Tue, Dec 14, 2004 - Page 2 News List

Protected species to be hunted

TRADITION A trial research project will allow the killing of a limited number of endangered animals, but only by Bunun Aboriginals living in Danda, Nantou County

By Chiu Yu-tzu  /  STAFF REPORTER

Hunting protected Formosan barking deer (羌), Formosan serow (長鬃山羊) and Formosan sambar (水鹿) will be allowed from tomorrow until Dec. 24 this year as part of a research project to find new ways of managing the habitats of wild animals without compromising Aboriginal people's traditional culture, the Council of Agriculture (COA) said yesterday.

The council's Forestry Bureau said that the trial hunting project would be open only to Bunun Aboriginals (布農) in Danda, Nantou County. Licensed hunters will receive training to hunt many kinds of wild animals, including the three protected species.

"However, the number of animals hunters are allowed to shoot has been strictly limited. Hunting 200 Formosan barking deer, 50 Formosan serow and 10 Formosan sambar in the trial will not have a negative impact on their populations," said Fang Kuo-yun (方國運), head of the bureau's Resources Conservation Division.

Since Taiwan's National Park Law (國家公園法) went into force in 1972, hunting wild animals has been prohibited within national parks, which mostly overlap with places where Aboriginal people live. In 1989, when the Wild Animal Protection Law (野生動物保護法) came into effect, hunting protected animals anywhere became illegal.

However, to not compromise Aboriginal culture, the Wild Animal Protection Law has been revised to make hunting protected wild animals acceptable for the sake of traditional festivities. Nonetheless, illegal hunting of protected wild animals remains common in mountainous areas in Taiwan.

"We hope to come up with better ways of managing of wild animal resources in Taiwan. Examples from the US and some European countries encouraged us to believe that appropriate management of hunting affairs might lead to a decrease in illegal hunting," Fang said.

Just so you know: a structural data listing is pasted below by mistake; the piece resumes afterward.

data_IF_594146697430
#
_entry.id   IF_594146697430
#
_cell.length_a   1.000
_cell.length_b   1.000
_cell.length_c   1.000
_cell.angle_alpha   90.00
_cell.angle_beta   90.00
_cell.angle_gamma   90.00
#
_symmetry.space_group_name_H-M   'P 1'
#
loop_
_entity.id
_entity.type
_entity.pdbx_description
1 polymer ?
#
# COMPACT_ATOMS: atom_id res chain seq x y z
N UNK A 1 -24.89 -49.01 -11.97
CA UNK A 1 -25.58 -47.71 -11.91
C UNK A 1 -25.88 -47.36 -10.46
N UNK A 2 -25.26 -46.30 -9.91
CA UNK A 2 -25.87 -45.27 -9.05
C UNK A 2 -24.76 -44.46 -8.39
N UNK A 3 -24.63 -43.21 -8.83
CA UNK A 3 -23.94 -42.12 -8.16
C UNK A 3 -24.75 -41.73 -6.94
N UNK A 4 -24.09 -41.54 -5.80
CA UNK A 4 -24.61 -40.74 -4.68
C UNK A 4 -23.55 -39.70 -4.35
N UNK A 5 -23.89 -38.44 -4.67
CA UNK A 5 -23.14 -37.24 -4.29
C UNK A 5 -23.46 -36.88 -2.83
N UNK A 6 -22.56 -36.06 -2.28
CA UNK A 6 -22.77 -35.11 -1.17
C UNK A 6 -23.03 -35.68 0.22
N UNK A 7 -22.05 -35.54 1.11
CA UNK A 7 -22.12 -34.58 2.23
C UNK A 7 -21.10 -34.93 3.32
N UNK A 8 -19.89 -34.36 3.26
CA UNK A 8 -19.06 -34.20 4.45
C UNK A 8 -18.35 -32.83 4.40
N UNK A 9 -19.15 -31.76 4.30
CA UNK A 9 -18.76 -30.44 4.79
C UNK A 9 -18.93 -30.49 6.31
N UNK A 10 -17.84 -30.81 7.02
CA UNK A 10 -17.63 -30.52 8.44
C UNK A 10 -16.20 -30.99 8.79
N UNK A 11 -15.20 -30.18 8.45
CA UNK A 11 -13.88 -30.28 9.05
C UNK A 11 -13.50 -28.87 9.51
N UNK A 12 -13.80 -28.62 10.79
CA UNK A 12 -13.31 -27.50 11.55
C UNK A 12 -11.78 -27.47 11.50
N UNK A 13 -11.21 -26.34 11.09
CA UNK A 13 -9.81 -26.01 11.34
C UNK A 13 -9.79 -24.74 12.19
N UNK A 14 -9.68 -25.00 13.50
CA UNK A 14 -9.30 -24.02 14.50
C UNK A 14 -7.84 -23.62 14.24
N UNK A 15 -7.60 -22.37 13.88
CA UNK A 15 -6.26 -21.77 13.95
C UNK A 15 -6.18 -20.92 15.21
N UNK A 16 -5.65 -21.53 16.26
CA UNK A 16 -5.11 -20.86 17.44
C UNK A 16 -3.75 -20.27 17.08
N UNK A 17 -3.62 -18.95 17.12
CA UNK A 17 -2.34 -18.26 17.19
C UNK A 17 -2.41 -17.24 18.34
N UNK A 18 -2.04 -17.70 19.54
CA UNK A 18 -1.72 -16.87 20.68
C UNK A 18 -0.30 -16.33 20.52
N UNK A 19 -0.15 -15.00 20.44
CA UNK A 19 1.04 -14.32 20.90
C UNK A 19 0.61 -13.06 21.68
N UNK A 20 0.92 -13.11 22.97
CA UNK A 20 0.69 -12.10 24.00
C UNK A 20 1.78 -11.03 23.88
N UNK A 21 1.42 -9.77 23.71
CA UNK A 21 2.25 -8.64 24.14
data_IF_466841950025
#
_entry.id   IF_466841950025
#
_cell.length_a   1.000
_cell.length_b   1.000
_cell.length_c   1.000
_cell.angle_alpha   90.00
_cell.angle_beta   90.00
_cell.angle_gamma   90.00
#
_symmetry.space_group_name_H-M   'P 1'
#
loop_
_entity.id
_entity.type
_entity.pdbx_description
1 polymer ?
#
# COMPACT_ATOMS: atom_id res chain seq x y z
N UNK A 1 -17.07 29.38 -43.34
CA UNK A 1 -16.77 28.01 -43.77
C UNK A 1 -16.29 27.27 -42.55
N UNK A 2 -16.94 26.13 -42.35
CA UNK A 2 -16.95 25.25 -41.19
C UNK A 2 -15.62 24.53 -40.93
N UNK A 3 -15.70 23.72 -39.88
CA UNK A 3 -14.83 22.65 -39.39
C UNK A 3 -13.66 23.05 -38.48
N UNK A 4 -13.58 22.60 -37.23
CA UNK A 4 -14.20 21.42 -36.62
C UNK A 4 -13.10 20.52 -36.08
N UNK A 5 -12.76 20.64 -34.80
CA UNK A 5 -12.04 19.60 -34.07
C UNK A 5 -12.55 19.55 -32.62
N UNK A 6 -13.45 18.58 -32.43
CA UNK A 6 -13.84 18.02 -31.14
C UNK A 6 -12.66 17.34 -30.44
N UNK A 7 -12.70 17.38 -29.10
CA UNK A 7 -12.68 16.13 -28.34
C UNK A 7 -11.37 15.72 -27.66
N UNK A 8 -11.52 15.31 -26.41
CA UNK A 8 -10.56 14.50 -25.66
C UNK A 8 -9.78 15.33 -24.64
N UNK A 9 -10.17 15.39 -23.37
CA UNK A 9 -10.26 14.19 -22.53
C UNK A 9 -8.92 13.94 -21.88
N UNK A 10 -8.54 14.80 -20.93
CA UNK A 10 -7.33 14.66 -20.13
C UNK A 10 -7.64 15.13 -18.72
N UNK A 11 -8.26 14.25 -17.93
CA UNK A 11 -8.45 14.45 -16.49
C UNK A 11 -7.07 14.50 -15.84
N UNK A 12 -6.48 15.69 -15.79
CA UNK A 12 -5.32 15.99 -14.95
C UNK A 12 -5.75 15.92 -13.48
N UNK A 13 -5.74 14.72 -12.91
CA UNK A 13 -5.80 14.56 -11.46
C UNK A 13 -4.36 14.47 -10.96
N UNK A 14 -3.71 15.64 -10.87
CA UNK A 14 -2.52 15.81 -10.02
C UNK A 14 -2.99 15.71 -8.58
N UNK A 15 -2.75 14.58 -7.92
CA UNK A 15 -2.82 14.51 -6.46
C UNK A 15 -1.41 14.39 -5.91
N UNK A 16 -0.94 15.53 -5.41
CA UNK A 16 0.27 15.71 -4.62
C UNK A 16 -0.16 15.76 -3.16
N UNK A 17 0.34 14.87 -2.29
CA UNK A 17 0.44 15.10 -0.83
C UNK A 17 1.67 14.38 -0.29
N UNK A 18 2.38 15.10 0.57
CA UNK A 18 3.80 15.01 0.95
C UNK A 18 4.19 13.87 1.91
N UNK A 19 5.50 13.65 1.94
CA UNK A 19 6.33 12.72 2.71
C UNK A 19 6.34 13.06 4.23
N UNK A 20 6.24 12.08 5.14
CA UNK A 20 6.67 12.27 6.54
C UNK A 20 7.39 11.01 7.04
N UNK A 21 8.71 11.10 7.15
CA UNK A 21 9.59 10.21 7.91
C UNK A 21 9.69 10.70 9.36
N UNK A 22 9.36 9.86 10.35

Bureau officials said that hunters' kills would be carefully examined and no trading would be allowed.

The animals killed in the trial hunting project -- 563 in total -- will all be used in the year-end celebration of the Bunun.

Wang Ying (王穎), a professor of life sciences at National Taiwan Normal University, has carried out surveys on wildlife resources in Danda for years with the bureau's support. He estimates that more than 5,000 protected animals have been killed annually as a result of illegal hunting, but the populations nonetheless remain stable.

"Due to inappropriate animal protection methods, some national park administrations in the US even need to have culling seasons for hunters to help control populations of protected wild animals. I designed a trial project in Danda in a bid to find effective ways to manage habitats for wild animals without hurting the sustainability of the environment," Wang said.

Conservationists have expressed doubt about the project, saying it would be the beginning of the legalization of a cruel and dangerous hunting culture in Taiwan, a nation with finite resources.

"The Democratic Progressive Party's sacrificing innocent animals' lives under the name of restoring Aboriginal culture is a just way to please Aboriginal voters," said Shih Chuan-fa (釋傳法), secretary-general of the Life Conservationist Association.

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